Not every golfer has the longevity and consistency of Phil Mickelson, who remained in the world’s top 50 golfers for 25 years in a row. Look at the fight back by Lee Westwood, who was fourth in the world rankings in March 2001 but had fallen to 266th in May 2003. In May 2011 he became world No 1. Or Tiger Woods who won his 14th major championship while walking on a broken femur in his left leg, endured huge personal and physical difficulties, tried to return to golf only to find that his chipping was so bad it was thought he had the yips. Then came last April, the Masters and his 15th major championship. Defeating his rivals at Augusta was as nothing compared to the enormity of overcoming all that had gone wrong in the previous few years.
So we like comebacks. They are inspirational. We hail the golfers who have made them. We admire them for their fortitude because while their early triumphs are down to their skill, their later ones are more mental than physical. Mind over matter and all that.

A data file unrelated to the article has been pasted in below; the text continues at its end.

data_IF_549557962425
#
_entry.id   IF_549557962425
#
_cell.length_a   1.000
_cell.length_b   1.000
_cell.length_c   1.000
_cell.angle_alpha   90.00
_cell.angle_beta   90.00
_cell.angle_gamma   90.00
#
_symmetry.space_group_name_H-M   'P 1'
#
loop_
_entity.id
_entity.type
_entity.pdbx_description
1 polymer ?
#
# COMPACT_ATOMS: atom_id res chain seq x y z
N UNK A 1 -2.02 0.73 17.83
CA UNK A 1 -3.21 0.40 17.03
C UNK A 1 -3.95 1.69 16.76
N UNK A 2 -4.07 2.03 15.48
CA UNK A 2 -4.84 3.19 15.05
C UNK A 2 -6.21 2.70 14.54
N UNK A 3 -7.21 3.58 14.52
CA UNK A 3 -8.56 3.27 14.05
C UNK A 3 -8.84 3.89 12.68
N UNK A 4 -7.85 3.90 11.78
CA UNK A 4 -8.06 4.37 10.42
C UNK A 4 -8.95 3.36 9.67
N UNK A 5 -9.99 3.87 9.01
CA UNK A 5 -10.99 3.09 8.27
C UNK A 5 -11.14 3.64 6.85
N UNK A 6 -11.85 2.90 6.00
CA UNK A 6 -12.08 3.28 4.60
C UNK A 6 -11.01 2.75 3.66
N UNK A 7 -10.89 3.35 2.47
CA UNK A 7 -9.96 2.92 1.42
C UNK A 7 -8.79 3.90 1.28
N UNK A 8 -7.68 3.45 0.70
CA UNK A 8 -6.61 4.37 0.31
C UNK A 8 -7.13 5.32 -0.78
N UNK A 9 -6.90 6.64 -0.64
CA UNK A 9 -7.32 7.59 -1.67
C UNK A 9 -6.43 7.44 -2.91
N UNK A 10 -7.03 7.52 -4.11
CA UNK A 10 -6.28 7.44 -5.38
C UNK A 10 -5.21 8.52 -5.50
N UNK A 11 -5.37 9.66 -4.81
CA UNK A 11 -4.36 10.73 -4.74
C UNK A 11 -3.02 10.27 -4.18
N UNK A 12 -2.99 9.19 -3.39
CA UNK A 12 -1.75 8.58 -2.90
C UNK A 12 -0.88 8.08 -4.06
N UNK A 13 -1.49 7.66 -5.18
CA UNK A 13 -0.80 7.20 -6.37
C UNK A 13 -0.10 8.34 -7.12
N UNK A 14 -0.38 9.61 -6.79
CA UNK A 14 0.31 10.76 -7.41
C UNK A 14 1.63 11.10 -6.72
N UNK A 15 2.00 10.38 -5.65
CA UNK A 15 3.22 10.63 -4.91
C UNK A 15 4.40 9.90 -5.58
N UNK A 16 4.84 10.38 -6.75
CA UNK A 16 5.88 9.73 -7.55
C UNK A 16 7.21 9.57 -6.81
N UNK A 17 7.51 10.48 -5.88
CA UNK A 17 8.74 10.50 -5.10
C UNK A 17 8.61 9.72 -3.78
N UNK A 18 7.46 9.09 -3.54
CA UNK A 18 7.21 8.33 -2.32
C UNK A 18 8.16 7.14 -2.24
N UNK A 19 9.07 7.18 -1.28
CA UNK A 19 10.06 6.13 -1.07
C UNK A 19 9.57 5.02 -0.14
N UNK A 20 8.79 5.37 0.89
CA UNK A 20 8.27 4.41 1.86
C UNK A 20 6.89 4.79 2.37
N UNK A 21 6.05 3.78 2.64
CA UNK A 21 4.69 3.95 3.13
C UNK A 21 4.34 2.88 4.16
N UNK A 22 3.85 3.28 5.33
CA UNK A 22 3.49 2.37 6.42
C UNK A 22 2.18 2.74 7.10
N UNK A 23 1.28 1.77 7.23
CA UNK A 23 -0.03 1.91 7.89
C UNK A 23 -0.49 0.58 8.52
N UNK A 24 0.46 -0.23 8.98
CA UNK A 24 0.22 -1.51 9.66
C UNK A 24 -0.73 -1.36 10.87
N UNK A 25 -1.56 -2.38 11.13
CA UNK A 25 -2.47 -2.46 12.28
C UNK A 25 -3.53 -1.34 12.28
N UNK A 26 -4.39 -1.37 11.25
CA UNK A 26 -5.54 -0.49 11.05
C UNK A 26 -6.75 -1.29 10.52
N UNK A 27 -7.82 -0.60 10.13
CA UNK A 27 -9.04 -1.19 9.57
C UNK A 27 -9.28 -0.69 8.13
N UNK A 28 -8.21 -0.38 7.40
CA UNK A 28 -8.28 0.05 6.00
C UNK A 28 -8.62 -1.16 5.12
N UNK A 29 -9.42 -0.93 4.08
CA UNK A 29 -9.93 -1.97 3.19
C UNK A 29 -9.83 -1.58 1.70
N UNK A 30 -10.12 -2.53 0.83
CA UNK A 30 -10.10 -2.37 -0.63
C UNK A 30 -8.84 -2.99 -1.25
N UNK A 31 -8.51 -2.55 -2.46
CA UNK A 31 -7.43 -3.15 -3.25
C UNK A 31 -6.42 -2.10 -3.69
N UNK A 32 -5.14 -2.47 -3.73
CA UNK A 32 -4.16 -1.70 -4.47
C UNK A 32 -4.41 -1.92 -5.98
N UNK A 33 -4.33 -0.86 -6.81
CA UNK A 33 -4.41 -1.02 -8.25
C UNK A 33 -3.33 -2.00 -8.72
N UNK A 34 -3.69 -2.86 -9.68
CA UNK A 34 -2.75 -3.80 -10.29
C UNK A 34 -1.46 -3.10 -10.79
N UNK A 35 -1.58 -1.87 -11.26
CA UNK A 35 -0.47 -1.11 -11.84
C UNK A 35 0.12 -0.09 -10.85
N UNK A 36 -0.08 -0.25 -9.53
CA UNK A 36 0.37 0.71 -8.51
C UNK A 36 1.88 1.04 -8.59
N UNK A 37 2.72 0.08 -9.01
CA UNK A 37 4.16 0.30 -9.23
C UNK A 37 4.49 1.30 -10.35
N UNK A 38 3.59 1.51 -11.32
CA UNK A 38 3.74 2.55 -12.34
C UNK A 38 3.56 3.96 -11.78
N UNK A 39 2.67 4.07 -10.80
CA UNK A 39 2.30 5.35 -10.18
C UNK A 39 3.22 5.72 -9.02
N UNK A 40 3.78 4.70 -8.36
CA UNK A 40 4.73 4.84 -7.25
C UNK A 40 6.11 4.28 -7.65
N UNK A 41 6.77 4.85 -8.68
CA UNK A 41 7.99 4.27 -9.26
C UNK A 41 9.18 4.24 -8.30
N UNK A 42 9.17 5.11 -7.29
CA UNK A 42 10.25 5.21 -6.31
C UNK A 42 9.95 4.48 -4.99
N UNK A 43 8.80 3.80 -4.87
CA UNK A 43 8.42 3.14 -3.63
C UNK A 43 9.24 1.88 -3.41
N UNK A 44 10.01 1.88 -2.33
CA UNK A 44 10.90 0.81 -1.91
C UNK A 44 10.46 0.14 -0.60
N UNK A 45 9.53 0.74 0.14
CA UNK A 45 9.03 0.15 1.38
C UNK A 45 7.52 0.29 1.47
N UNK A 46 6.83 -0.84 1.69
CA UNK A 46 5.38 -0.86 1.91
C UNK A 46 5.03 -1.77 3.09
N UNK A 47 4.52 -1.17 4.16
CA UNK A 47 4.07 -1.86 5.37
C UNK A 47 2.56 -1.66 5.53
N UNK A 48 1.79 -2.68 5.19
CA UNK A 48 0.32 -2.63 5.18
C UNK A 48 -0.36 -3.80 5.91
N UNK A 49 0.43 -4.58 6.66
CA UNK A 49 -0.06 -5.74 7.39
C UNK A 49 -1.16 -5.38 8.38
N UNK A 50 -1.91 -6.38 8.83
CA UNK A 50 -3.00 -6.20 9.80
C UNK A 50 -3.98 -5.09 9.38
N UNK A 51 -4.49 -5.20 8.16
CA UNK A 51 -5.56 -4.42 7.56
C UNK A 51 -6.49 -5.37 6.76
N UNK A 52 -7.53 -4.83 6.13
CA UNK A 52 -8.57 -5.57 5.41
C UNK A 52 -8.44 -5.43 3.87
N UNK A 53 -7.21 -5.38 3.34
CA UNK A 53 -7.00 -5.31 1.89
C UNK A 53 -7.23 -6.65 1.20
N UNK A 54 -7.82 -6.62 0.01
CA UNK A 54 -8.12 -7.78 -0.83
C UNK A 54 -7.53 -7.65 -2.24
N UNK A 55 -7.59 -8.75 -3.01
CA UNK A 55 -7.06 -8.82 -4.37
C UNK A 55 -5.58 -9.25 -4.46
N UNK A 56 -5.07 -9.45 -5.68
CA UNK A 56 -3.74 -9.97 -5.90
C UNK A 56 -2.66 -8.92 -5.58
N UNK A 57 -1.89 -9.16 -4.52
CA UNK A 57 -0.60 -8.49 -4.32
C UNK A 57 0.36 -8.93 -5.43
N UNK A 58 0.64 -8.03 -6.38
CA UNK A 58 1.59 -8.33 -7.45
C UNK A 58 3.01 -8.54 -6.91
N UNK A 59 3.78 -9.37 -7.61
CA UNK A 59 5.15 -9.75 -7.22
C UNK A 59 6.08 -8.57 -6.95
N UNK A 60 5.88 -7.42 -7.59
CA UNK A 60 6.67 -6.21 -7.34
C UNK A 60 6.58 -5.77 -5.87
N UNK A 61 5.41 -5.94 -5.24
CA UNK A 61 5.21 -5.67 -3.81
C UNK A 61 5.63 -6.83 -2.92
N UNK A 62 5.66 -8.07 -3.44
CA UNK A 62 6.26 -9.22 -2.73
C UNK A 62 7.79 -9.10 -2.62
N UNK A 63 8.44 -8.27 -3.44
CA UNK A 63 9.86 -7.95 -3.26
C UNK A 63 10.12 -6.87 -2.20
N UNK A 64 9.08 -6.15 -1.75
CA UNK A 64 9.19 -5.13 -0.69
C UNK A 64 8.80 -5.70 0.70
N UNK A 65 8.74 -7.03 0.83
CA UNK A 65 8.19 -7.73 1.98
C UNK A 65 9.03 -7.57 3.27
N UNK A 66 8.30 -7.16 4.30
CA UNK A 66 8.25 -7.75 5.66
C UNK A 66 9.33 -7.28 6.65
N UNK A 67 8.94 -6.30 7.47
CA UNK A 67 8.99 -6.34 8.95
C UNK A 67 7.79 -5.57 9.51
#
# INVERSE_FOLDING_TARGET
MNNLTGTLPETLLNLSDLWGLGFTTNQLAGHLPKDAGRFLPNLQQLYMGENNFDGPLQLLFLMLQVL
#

A few years ago, Jim Nugent, the publisher of GGP, played in a pro-am at Wentworth with Manassero. Insofar as you can hear a smile in a person’s voice down a transatlantic telephone line, there was a smile in Nugent’s voice at the memory of that day.
“He was clearly struggling with his game and had a two-way miss going on,” Nugent said. “Yet he was so unpretentious and charming and well-spoken. He had such youthful exuberance. He was fun to be with. I have played in pro-ams with bigger named players and sometimes they give off an air of being put upon at having to play with a rank amateur. There was none of that with Matteo. It was a day I will always remember.”
Manassero’s victory by one stroke in Italy was nothing like DeChambeau’s runaway triumph in the US Open a day later. Saturday 19 September 2020 will be a day that Manassero will never forget and his legion of fans won’t forget it either. They hope it will be the start of a comeback that might bring renewed and lasting success. If it is, they will know that such success will represent a greater triumph than anything that had gone before.